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Sensors 2015, 15(2), 2920-2943; doi:10.3390/s150202920

Estimation of Biomass and Canopy Height in Bermudagrass, Alfalfa, and Wheat Using Ultrasonic, Laser, and Spectral Sensors

1
The Samuel Roberts Noble Foundation, Ardmore, OK 73401, USA
2
Oklahoma State University Department of Plant and Soil Sciences, Stillwater, OK 74078, USA
*
Author to whom correspondence should be addressed.
Received: 7 November 2014 / Revised: 6 January 2015 / Accepted: 22 January 2015 / Published: 28 January 2015
(This article belongs to the Section Remote Sensors)
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Abstract

Non-destructive biomass estimation of vegetation has been performed via remote sensing as well as physical measurements. An effective method for estimating biomass must have accuracy comparable to the accepted standard of destructive removal. Estimation or measurement of height is commonly employed to create a relationship between height and mass. This study examined several types of ground-based mobile sensing strategies for forage biomass estimation. Forage production experiments consisting of alfalfa (Medicago sativa L.), bermudagrass [Cynodon dactylon (L.) Pers.], and wheat (Triticum aestivum L.) were employed to examine sensor biomass estimation (laser, ultrasonic, and spectral) as compared to physical measurements (plate meter and meter stick) and the traditional harvest method (clipping). Predictive models were constructed via partial least squares regression and modeled estimates were compared to the physically measured biomass. Least significant difference separated mean estimates were examined to evaluate differences in the physical measurements and sensor estimates for canopy height and biomass. Differences between methods were minimal (average percent error of 11.2% for difference between predicted values versus machine and quadrat harvested biomass values (1.64 and 4.91 t·ha−1, respectively), except at the lowest measured biomass (average percent error of 89% for harvester and quad harvested biomass < 0.79 t·ha−1) and greatest measured biomass (average percent error of 18% for harvester and quad harvested biomass >6.4 t·ha−1). These data suggest that using mobile sensor-based biomass estimation models could be an effective alternative to the traditional clipping method for rapid, accurate in-field biomass estimation. View Full-Text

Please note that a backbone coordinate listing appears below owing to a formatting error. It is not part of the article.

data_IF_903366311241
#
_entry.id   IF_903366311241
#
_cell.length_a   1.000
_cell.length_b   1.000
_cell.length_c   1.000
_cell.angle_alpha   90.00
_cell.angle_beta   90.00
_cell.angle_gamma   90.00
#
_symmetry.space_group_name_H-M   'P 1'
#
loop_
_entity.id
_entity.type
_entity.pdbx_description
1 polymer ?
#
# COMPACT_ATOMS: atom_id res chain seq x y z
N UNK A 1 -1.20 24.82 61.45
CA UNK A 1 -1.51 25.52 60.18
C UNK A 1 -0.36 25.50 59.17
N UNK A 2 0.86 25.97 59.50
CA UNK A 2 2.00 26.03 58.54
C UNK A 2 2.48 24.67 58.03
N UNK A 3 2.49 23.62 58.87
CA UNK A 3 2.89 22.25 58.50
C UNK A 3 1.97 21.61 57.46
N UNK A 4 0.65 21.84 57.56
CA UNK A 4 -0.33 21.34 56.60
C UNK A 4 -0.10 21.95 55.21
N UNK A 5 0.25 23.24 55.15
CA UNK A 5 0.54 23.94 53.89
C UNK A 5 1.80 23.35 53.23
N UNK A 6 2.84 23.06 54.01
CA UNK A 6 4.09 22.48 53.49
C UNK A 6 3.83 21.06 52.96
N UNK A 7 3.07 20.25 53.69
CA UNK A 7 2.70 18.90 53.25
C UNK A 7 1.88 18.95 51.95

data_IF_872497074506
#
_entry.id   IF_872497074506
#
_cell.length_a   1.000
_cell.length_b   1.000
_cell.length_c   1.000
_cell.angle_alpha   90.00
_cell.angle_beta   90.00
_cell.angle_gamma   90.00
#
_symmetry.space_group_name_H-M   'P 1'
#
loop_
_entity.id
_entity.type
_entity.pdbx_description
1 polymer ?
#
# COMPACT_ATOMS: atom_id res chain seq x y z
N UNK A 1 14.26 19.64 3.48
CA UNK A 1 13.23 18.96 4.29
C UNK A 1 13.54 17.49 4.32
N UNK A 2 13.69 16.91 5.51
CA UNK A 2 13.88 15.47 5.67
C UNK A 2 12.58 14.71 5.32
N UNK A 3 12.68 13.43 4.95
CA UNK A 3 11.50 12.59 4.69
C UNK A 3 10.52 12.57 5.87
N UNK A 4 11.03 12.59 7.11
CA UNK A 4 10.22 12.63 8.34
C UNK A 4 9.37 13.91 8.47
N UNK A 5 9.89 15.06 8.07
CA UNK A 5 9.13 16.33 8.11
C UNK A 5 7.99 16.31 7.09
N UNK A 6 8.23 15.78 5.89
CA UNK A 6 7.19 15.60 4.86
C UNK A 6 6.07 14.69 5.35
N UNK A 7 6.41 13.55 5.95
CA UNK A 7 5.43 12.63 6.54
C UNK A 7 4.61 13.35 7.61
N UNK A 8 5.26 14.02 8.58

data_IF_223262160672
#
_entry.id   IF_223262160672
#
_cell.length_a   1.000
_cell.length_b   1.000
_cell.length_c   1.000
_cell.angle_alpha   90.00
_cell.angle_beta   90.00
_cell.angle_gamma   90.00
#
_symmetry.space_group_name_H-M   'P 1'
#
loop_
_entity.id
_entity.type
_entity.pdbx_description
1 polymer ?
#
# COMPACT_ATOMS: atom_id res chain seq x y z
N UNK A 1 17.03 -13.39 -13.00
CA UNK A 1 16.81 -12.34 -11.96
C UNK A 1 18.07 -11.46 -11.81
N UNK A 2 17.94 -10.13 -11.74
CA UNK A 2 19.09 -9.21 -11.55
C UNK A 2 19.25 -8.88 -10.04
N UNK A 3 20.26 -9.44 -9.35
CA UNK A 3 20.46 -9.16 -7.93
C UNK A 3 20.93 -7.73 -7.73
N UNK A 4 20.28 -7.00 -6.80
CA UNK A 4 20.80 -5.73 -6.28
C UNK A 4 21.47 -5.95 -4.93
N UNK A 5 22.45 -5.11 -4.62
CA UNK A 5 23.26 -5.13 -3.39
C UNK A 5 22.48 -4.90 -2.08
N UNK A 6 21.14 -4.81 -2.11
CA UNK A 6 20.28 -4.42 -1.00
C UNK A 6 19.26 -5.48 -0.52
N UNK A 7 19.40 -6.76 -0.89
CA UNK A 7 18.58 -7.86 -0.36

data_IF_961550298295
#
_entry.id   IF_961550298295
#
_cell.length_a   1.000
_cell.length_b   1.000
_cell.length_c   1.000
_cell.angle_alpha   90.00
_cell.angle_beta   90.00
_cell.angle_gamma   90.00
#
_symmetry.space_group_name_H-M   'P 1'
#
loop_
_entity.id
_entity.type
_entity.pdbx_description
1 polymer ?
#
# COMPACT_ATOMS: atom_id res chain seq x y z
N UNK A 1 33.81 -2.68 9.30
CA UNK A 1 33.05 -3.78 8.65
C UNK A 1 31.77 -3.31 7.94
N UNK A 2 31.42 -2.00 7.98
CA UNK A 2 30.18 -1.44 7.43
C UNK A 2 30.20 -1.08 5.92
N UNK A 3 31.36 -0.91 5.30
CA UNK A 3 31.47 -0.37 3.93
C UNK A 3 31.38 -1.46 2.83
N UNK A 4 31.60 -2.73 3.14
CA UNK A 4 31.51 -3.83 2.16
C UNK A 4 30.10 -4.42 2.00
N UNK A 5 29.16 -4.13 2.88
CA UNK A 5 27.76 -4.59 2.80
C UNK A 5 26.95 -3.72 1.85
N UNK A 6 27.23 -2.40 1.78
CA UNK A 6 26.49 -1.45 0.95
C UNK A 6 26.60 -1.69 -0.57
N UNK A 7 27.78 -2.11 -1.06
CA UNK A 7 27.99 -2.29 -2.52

Keywords: remote sensing; biomass estimation; mobile sensors; sensor system; data acquisition; high-throughput remote sensing; biomass estimation; mobile sensors; sensor system; data acquisition; high-throughput
This is an open access article distributed under the Creative Commons Attribution License which permits unrestricted use, distribution, and reproduction in any medium, provided the original work is properly cited. (CC BY 4.0).

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MDPI and ACS Style

Pittman, J.J.; Arnall, D.B.; Interrante, S.M.; Moffet, C.A.; Butler, T.J. Estimation of Biomass and Canopy Height in Bermudagrass, Alfalfa, and Wheat Using Ultrasonic, Laser, and Spectral Sensors. Sensors 2015, 15, 2920-2943.

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